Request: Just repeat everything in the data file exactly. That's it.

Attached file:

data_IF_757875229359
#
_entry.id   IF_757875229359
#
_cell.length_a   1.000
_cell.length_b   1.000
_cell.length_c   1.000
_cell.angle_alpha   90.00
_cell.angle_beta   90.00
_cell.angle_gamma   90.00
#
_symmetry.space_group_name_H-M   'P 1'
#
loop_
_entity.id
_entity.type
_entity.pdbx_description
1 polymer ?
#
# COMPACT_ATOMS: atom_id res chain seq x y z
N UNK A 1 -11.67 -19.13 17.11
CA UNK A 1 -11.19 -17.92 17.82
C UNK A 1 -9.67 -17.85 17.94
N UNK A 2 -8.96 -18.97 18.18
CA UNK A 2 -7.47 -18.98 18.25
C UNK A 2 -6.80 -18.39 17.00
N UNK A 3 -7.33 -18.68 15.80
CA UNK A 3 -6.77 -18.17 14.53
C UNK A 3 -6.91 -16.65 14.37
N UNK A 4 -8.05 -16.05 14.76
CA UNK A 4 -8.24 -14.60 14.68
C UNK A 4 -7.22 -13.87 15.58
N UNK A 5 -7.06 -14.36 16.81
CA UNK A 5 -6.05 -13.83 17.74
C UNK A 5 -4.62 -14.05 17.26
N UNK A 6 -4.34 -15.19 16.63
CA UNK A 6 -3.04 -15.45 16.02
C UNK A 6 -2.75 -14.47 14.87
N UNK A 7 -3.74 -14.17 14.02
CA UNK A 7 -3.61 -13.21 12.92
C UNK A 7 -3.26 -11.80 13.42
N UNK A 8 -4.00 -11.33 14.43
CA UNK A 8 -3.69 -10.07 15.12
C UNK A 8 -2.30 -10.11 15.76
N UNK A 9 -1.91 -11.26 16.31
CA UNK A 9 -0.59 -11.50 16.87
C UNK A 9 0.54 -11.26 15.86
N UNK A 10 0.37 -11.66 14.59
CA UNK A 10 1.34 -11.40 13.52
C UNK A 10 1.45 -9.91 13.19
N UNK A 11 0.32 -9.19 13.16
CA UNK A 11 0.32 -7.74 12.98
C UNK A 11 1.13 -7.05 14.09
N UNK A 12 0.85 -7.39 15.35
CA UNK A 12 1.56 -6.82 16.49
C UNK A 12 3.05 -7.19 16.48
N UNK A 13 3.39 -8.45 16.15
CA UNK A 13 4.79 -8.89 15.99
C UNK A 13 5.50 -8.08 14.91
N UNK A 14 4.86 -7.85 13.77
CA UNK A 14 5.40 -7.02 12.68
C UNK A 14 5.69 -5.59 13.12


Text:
data_IF_757875229359
#
_entry.id   IF_757875229359
#
_cell.length_a   1.000
_cell.length_b   1.000
_cell.length_c   1.000
_cell.angle_alpha   90.00
_cell.angle_beta   90.00
_cell.angle_gamma   90.00
#
_symmetry.space_group_name_H-M   'P 1'
#
loop_
_entity.id
_entity.type
_entity.pdbx_description
1 polymer ?
#
# COMPACT_ATOMS: atom_id res chain seq x y z
N UNK A 1 -11.67 -19.13 17.11
CA UNK A 1 -11.19 -17.92 17.82
C UNK A 1 -9.67 -17.85 17.94
N UNK A 2 -8.96 -18.97 18.18
CA UNK A 2 -7.47 -18.98 18.25
C UNK A 2 -6.80 -18.39 17.00
N UNK A 3 -7.33 -18.68 15.80
CA UNK A 3 -6.77 -18.17 14.53
C UNK A 3 -6.91 -16.65 14.37
N UNK A 4 -8.05 -16.05 14.76
CA UNK A 4 -8.24 -14.60 14.68
C UNK A 4 -7.22 -13.87 15.58
N UNK A 5 -7.06 -14.36 16.81
CA UNK A 5 -6.05 -13.83 17.74
C UNK A 5 -4.62 -14.05 17.26
N UNK A 6 -4.34 -15.19 16.63
CA UNK A 6 -3.04 -15.45 16.02
C UNK A 6 -2.75 -14.47 14.87
N UNK A 7 -3.74 -14.17 14.02
CA UNK A 7 -3.61 -13.21 12.92
C UNK A 7 -3.26 -11.80 13.42
N UNK A 8 -4.00 -11.33 14.43
CA UNK A 8 -3.69 -10.07 15.12
C UNK A 8 -2.30 -10.11 15.76
N UNK A 9 -1.91 -11.26 16.31
CA UNK A 9 -0.59 -11.50 16.87
C UNK A 9 0.54 -11.26 15.86
N UNK A 10 0.37 -11.66 14.59
CA UNK A 10 1.34 -11.40 13.52
C UNK A 10 1.45 -9.91 13.19
N UNK A 11 0.32 -9.19 13.16
CA UNK A 11 0.32 -7.74 12.98
C UNK A 11 1.13 -7.05 14.09
N UNK A 12 0.85 -7.39 15.35
CA UNK A 12 1.56 -6.82 16.49
C UNK A 12 3.05 -7.19 16.48
N UNK A 13 3.39 -8.45 16.15
CA UNK A 13 4.79 -8.89 15.99
C UNK A 13 5.50 -8.08 14.91
N UNK A 14 4.86 -7.85 13.77
CA UNK A 14 5.40 -7.02 12.68
C UNK A 14 5.69 -5.59 13.12